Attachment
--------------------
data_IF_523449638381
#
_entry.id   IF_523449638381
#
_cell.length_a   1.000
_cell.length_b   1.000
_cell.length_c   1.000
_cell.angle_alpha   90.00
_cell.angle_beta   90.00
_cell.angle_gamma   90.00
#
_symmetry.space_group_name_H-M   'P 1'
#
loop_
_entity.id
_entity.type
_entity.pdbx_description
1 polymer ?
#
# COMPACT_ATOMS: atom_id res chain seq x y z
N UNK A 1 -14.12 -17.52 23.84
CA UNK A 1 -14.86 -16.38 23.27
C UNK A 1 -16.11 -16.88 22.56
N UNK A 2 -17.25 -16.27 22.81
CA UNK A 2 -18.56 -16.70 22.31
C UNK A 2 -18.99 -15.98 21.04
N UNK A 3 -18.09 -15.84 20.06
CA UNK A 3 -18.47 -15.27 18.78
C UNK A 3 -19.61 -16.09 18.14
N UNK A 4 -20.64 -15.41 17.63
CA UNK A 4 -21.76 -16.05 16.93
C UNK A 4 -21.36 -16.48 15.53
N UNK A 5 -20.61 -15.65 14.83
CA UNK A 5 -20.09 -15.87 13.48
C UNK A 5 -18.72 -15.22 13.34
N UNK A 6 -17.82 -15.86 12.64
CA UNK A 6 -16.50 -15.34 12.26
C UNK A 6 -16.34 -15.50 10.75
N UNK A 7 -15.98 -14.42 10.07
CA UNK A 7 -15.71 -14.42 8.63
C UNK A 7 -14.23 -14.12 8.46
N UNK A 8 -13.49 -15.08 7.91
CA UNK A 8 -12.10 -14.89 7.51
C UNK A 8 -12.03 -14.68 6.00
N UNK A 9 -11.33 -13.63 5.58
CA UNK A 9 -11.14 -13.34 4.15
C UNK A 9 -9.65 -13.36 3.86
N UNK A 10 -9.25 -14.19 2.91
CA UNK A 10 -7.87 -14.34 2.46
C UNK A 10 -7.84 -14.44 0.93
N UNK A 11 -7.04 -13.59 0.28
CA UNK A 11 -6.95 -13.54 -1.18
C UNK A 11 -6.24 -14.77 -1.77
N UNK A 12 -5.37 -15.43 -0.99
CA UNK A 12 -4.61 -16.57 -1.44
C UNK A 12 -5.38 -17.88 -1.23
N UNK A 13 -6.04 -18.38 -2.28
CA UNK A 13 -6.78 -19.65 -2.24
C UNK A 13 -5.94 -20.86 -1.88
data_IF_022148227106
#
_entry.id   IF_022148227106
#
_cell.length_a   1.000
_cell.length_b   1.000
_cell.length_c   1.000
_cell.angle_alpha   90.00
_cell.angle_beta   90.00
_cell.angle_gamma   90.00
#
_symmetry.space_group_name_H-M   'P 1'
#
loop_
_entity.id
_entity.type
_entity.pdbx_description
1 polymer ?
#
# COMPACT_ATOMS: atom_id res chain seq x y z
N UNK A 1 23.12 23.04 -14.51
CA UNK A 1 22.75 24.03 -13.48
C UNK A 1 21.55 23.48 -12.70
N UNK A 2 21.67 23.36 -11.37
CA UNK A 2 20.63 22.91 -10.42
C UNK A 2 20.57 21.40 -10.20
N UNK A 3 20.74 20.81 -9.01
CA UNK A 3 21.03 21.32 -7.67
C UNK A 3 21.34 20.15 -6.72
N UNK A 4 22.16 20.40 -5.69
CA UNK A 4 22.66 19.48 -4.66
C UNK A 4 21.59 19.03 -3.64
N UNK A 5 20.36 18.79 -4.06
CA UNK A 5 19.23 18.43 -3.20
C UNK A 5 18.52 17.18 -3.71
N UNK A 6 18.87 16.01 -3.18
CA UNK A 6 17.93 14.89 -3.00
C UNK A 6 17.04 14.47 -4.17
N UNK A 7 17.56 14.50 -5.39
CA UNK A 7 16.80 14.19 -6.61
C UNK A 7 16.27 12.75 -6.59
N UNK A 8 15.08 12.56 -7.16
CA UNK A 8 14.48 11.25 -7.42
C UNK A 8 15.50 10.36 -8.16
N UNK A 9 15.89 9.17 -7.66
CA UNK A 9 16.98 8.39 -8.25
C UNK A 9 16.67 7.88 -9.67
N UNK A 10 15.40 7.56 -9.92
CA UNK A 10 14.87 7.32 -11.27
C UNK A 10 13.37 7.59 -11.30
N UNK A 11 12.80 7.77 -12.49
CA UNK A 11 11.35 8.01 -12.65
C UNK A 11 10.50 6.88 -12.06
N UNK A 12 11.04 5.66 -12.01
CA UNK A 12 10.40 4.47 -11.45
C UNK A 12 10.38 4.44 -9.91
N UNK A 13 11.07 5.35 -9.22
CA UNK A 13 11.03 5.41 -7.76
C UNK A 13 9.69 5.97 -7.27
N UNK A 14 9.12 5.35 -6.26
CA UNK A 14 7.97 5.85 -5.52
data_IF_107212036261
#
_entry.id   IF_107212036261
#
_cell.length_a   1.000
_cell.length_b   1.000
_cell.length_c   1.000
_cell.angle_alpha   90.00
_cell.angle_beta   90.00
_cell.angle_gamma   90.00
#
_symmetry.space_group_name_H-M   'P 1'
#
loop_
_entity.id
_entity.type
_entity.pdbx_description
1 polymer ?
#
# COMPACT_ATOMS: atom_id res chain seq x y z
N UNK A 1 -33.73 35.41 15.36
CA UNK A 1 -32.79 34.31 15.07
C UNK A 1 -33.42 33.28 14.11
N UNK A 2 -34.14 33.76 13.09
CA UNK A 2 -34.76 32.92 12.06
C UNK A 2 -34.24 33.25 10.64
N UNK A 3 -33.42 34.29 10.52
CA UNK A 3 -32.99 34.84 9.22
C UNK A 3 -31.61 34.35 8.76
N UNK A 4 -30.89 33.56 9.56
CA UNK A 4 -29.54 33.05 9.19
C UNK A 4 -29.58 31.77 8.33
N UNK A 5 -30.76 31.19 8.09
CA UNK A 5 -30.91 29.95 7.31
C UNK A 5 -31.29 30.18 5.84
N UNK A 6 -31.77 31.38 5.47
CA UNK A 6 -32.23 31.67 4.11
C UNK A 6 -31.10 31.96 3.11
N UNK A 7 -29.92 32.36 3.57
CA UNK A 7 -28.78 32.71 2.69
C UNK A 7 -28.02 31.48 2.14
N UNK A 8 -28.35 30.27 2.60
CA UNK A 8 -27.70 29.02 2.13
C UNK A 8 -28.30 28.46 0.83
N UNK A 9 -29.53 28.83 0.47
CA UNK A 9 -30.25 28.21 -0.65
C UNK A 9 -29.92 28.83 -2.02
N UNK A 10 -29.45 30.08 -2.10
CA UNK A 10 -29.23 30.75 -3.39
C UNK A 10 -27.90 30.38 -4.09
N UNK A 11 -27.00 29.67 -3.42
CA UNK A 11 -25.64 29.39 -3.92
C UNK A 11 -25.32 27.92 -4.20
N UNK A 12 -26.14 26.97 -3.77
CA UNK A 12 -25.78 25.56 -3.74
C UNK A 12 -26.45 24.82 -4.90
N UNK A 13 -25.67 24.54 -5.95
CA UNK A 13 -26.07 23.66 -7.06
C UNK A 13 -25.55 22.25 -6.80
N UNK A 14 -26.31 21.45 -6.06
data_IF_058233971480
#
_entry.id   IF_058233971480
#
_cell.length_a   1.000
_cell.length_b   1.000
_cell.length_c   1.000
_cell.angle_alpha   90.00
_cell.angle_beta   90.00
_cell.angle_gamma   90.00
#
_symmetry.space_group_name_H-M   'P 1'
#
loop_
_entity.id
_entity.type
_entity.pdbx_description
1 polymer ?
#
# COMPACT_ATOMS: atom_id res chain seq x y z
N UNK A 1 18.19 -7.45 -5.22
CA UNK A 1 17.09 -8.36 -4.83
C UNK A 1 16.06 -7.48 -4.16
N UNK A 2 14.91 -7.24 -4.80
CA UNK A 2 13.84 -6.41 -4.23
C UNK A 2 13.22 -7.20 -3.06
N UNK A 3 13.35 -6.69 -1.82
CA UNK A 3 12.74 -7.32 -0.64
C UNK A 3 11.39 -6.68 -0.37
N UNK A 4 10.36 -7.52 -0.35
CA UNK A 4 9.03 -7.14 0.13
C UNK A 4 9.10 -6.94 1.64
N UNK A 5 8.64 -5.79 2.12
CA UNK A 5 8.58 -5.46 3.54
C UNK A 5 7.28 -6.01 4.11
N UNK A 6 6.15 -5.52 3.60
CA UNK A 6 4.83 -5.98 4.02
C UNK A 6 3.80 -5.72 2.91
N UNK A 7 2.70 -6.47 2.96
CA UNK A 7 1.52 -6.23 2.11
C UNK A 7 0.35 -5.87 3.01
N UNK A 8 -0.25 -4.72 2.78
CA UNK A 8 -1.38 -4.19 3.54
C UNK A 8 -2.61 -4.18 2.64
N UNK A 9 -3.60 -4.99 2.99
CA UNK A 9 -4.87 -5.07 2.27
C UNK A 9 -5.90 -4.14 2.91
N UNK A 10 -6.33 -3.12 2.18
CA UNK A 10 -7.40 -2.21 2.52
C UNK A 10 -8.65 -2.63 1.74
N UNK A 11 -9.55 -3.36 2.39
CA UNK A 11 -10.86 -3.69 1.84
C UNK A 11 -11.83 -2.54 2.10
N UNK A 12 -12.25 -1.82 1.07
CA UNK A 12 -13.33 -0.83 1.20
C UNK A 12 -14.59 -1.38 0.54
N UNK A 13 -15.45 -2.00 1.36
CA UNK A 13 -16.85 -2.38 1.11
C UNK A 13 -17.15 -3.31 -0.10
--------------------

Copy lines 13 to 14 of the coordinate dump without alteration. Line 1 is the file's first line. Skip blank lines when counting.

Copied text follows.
#
loop_